New technologies being developed in the UK and Israel offer a glimpse of a future in which wearable technology helps deliver improved healthcare at lower cost.
Scientists at the University of Southampton are working on a new wireless sleeve to help people who have had a stroke recover use of their arm and hand. The wearable device will provide automatic, intelligent information about muscle movement and strength while patients exercise and go about their everyday tasks at home. According to the university, the data will be available via tablet computer to enable patients to review their progress and to allow therapists to tailor their rehabilitation programme.
As well as helping stroke patients regain the use of their arm and hand, the wireless sleeve will reduce time spent with therapists. The technology will also be used to assess patients’ problems accurately and more cheaply and practically than using laboratory-based technologies, said Jane Burridge, Professor of Restorative Neuroscience at Southampton.
Burridge explained: “About 150,000 people in the UK have a stroke each year and, despite improvements in acute care that results in better survival rates, about 60% of people with moderate to severe strokes fail to recover useful function of their arm and hand.
“Stroke rehabilitation is increasingly home-based, as patients are often discharged from hospital after only a few days. This policy encourages independence and avoids problems associated with prolonged hospital stays. However, some patients struggle to carry out the exercises and they may question whether what they are doing is correct. Similarly therapists don’t have objective measurements about their patients’ muscle activity or ability to move. Rehabilitation technologies like our sleeve will address problems faced by both patients and therapists.”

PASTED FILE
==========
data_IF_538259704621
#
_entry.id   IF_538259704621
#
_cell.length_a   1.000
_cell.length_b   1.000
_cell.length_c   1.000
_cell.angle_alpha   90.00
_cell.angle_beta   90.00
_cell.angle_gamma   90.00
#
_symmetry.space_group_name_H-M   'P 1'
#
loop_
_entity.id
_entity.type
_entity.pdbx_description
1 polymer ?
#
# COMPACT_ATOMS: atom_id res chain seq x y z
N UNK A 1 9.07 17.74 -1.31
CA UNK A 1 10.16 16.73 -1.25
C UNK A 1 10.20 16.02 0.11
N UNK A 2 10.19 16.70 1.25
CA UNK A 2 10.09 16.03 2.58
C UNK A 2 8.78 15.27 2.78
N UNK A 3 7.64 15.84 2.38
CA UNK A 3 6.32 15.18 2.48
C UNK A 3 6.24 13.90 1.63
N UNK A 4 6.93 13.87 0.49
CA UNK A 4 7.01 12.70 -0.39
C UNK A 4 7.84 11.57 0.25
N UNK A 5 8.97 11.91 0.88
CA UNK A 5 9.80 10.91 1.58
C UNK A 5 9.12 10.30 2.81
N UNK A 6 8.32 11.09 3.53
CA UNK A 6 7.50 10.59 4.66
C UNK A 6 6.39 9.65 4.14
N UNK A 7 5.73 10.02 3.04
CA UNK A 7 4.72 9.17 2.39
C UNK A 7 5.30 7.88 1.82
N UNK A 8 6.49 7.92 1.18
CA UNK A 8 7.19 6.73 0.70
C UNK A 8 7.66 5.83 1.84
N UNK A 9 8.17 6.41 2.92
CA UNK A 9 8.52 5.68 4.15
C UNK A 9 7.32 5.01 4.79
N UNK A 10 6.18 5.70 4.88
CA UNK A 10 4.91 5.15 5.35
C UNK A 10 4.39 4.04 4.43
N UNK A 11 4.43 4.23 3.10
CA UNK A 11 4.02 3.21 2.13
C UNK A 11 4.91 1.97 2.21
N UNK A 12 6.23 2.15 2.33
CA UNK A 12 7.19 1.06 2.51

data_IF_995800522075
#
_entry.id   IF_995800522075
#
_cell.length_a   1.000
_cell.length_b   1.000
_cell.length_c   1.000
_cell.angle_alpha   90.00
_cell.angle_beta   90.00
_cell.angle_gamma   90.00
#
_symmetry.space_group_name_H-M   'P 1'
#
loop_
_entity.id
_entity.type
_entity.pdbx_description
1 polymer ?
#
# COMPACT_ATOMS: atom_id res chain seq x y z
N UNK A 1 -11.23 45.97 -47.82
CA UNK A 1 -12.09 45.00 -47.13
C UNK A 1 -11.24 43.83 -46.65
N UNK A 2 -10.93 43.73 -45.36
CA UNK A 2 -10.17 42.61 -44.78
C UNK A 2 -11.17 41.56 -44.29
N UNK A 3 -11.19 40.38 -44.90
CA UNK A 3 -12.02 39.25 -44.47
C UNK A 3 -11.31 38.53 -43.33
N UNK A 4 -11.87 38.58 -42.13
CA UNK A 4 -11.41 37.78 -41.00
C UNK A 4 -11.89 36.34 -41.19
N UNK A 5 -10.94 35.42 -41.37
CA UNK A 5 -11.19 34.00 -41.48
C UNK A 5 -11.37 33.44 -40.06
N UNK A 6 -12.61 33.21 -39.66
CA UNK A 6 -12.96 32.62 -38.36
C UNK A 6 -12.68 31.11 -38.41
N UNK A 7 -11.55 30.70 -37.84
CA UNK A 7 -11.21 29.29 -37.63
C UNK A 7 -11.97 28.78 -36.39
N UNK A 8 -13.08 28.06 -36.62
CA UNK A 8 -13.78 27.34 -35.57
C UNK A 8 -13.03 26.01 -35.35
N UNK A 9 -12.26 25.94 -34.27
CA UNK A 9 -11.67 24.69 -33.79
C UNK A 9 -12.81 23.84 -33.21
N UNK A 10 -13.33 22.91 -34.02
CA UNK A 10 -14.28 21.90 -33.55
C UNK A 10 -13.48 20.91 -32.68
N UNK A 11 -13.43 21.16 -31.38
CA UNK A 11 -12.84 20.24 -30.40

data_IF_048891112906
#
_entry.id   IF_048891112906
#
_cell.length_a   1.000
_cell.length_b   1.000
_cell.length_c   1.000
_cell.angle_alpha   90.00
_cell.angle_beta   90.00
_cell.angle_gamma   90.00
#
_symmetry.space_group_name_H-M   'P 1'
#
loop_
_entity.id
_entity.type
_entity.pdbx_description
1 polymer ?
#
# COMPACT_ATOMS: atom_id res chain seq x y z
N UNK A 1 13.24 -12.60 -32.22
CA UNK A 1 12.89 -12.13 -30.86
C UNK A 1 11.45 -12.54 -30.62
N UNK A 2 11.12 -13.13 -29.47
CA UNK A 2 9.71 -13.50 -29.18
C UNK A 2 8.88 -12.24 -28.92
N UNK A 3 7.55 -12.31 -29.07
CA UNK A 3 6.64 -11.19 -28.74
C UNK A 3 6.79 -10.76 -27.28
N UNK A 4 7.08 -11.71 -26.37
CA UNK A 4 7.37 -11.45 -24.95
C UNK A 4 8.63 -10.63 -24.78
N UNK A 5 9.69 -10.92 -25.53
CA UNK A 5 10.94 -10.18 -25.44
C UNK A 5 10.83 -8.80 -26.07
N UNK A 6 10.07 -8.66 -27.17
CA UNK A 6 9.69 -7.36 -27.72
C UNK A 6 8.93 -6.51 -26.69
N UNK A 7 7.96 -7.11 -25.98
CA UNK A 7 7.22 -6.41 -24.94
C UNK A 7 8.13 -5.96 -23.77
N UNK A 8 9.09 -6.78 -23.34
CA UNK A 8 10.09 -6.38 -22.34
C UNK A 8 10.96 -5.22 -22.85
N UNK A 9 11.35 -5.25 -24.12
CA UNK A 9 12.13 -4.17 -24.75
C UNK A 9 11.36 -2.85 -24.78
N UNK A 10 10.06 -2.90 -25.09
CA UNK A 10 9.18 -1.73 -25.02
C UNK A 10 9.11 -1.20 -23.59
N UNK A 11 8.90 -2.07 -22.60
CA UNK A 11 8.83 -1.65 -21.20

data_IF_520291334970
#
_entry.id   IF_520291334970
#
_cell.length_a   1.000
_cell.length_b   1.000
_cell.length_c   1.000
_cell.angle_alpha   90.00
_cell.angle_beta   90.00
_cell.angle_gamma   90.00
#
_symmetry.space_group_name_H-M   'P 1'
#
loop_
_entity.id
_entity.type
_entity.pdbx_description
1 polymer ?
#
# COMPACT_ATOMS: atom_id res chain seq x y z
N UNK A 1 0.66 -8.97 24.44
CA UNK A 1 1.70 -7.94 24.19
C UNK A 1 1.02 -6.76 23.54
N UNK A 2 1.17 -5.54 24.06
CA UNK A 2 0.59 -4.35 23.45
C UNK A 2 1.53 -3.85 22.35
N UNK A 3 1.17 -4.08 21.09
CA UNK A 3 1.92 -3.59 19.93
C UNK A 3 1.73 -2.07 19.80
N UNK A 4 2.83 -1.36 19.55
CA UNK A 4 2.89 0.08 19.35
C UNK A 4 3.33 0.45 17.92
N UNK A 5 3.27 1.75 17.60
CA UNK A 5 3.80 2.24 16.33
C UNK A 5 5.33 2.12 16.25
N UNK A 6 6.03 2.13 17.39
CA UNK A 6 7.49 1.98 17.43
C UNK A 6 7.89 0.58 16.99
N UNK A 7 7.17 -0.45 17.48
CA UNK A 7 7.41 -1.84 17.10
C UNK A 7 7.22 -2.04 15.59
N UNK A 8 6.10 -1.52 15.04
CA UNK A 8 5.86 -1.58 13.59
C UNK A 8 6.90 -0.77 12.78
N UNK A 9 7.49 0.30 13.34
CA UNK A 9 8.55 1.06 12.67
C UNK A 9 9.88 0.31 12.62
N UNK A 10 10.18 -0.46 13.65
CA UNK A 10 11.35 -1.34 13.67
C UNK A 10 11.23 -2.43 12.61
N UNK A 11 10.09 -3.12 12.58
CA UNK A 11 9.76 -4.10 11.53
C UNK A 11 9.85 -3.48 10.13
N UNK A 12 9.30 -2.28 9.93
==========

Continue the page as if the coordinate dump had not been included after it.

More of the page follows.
Meanwhile, researchers in Israel are working on a wearable device that could help diabetes patients avoid foot amputation. The smartphone-connected washable smart sock, which contains dozens of micro-fabricated pressure sensors, warns patients of developing foot ulcers associated with diabetic neuropathy, a type of nerve damage.
Changes in pressure due to incorrect posture, anatomical deformation or ill-fitting shoes are registered as electrical signals that are relayed to a smartphone app, which in turn informs the patient of developing risk, the Hebrew University of Jerusalem reported.
Professor Yaakov Nahmias, director of the BioDesign: Medical Innovation programme, said: “This is a classic mobile health approach. By giving patients and their families the tools they need to prevent the development of ulcers, we can dramatically reduce healthcare costs related to diabetes.”